Tuesday, December 11, 2012

Latin Proverbs and Fables Round-Up: December 11

Here is a round-up of today's proverbs and fables - and for previous posts, check out the Bestiaria Latina Blog archives. You can keep up with the latest posts by using the RSS feed, or you might prefer to subscribe by email.

HODIE: ante diem tertium Idus Decembres.

MYTHS and LEGENDS: The art image for today's legend shows Dionysus and Ariadne; you can also see the legends for the current week listed together here.


TINY MOTTOES: Today's tiny motto is: Facio iusta (English: I do what is just).

3-WORD PROVERBS: Today's 3-word verb-less proverb is Sua cuique hora (English: To each his own time)

AUDIO PROVERBS: Today's audio Latin proverb is Lupus in fabula (English: The wolf in conversation). To read a brief essay about this proverb and to listen to the audio, visit the Latin Via Proverbs blog.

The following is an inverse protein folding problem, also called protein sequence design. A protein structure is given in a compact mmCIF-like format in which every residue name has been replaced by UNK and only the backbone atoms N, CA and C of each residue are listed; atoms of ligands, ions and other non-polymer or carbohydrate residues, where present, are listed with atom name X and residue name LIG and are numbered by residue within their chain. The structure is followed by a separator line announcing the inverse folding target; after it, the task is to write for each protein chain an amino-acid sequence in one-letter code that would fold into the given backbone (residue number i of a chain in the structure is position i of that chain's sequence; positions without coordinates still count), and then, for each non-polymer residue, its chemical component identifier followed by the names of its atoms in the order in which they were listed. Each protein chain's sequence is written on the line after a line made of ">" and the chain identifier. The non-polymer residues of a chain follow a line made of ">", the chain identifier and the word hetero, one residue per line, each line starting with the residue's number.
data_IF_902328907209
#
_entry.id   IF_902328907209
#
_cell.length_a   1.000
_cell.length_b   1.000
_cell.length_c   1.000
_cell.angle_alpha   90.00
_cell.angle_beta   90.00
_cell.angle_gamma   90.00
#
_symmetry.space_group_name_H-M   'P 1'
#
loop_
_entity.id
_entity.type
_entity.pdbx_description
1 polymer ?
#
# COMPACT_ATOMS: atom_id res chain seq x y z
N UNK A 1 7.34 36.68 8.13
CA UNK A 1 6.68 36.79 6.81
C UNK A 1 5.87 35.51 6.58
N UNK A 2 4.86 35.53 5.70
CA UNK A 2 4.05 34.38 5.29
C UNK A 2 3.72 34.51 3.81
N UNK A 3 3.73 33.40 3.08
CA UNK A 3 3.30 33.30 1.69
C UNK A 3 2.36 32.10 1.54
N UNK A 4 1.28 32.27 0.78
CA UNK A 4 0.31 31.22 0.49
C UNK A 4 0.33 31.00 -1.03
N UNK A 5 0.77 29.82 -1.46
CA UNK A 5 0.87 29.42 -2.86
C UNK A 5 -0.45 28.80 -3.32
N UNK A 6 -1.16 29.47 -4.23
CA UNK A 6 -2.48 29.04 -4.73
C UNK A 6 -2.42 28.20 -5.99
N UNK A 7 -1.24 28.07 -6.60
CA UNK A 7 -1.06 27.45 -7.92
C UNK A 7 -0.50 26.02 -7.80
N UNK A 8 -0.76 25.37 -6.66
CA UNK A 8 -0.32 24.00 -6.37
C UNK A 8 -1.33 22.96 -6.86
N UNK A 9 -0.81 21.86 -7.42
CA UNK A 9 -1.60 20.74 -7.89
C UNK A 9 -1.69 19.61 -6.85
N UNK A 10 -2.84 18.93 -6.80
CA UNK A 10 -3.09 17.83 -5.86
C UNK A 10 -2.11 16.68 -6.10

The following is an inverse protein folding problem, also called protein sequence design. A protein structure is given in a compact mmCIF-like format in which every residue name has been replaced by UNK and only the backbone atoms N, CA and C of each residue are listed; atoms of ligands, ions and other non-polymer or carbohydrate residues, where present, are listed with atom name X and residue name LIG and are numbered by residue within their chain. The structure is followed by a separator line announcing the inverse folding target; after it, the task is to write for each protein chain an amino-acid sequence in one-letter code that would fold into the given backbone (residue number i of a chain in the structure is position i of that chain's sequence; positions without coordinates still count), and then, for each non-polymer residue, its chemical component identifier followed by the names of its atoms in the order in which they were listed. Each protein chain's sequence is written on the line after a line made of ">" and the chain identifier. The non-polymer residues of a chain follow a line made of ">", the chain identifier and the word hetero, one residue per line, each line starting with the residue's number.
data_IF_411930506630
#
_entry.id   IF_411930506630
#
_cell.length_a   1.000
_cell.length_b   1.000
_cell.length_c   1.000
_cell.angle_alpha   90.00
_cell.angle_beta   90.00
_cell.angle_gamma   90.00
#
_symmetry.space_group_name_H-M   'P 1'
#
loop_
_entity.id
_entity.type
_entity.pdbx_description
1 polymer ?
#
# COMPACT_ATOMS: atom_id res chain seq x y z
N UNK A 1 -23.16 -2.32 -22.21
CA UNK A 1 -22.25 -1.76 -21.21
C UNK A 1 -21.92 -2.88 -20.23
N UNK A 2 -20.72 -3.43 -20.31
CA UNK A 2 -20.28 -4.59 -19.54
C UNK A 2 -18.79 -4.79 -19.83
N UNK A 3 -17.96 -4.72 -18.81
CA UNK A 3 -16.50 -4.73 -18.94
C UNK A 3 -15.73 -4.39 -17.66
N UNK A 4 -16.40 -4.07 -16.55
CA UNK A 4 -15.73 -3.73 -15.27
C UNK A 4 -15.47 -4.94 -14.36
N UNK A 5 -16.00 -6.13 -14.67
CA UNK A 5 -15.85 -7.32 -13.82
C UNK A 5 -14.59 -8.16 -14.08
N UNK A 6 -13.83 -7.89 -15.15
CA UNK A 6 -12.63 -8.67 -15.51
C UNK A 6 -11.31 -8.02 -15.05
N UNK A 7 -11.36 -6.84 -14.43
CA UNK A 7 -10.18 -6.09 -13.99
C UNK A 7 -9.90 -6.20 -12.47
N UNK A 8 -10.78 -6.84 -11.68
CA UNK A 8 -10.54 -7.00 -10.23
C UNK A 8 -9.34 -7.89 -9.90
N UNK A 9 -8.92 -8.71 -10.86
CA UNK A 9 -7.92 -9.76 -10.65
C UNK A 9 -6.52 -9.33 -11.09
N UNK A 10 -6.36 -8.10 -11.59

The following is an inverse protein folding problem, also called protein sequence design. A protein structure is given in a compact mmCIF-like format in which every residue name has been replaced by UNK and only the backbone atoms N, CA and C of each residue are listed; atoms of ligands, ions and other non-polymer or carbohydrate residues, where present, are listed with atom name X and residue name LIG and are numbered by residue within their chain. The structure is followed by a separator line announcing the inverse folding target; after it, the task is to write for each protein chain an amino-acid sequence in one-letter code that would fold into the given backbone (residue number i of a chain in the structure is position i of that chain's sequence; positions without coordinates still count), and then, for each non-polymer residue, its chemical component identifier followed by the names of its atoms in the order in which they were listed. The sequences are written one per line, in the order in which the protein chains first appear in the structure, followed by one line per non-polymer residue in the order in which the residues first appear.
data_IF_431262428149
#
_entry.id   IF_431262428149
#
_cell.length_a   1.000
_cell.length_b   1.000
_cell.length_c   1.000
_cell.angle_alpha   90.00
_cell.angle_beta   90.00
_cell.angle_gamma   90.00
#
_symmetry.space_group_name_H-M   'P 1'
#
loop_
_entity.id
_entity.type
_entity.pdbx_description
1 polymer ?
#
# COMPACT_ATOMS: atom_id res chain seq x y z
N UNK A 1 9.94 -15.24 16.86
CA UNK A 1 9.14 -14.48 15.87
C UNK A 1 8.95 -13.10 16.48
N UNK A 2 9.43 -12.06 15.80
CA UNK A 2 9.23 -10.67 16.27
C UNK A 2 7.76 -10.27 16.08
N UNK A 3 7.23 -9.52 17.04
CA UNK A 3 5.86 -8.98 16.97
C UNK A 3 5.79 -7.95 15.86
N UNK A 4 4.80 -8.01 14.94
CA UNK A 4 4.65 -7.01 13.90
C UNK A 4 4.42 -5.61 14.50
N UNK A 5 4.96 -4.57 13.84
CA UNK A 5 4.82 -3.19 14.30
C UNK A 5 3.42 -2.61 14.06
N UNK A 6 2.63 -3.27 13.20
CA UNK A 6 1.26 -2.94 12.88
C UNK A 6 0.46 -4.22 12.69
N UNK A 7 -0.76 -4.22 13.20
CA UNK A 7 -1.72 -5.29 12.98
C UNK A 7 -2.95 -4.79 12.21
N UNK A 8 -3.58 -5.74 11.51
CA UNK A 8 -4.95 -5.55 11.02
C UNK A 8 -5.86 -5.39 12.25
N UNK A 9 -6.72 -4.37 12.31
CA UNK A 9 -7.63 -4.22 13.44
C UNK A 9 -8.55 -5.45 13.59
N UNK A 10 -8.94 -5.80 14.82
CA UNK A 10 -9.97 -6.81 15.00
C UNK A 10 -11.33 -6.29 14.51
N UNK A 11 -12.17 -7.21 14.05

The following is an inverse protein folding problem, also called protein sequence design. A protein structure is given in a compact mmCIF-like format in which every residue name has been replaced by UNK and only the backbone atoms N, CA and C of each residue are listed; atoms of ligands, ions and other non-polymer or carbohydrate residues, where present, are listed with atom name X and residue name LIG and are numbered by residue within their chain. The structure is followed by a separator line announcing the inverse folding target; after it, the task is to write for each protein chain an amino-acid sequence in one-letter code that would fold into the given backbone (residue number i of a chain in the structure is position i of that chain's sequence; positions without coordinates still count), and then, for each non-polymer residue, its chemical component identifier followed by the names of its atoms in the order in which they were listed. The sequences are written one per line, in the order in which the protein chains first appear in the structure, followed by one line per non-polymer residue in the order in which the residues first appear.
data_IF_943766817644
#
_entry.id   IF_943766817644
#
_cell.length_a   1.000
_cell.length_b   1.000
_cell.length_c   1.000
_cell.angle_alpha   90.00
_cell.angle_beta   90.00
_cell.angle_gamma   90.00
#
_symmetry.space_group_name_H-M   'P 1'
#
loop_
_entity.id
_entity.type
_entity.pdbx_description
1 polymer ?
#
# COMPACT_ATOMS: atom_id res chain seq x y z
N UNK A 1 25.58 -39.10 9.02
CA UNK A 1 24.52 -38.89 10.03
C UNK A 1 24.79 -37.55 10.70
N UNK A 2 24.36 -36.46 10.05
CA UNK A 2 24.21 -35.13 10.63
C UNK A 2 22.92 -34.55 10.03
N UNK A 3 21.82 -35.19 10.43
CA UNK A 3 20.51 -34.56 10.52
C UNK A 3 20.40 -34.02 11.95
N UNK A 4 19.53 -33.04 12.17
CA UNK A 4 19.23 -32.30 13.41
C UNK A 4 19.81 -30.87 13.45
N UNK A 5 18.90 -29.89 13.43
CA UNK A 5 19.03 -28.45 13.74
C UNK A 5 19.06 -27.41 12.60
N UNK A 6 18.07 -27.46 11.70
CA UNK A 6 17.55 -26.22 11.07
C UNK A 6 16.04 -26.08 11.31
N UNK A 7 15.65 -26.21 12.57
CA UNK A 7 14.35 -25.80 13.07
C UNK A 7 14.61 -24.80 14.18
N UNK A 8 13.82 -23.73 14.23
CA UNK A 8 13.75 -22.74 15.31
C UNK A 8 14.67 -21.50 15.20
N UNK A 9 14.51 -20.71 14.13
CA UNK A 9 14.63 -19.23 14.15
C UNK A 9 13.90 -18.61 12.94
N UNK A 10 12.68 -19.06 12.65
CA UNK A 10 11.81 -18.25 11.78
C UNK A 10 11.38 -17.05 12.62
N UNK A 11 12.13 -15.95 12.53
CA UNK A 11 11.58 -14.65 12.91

PUBLILIUS SYRUS: Today's proverb from Publilius Syrus is: Ubi peccat aetas maior, male discit minor (English: When the older generation makes mistakes, the younger learns a bad lesson).

ERASMUS' ANIMALS: Today's animal proverb from Erasmus is Non missura cutem, nisi plena cruoris hirudo. The leech won't let go of your skin until it's full of blood (English: XXX; from Adagia 2.4.84).

BREVISSIMA: The distich poster for today is Temporibus Suis. Click here for a full-sized view.

And here is today's proverbial lolcat:


FABULAE FACILES: The fable from the Fabulae Faciles widget is Sol et Stellae, a story about true glory (this fable has a vocabulary list).

MILLE FABULAE: The fable from the Mille Fabulae et Una widget is Testudo, Aquila, et Corvus, a story about an unfortunate tortoise, defeated by the eagle and the crow.

LATIN HOLIDAY SONGS: The Latin holiday songs for today are: Personent hodie, a medieval Latin hymn, and also Dormi iam, mi Jesu, a Latin version of the Polish carol, "Lulaj┼╝e Jezuniu." Plus... Avia Renone Calcabatur, from the the "Grandma Got Run Over by a Reindeer" song.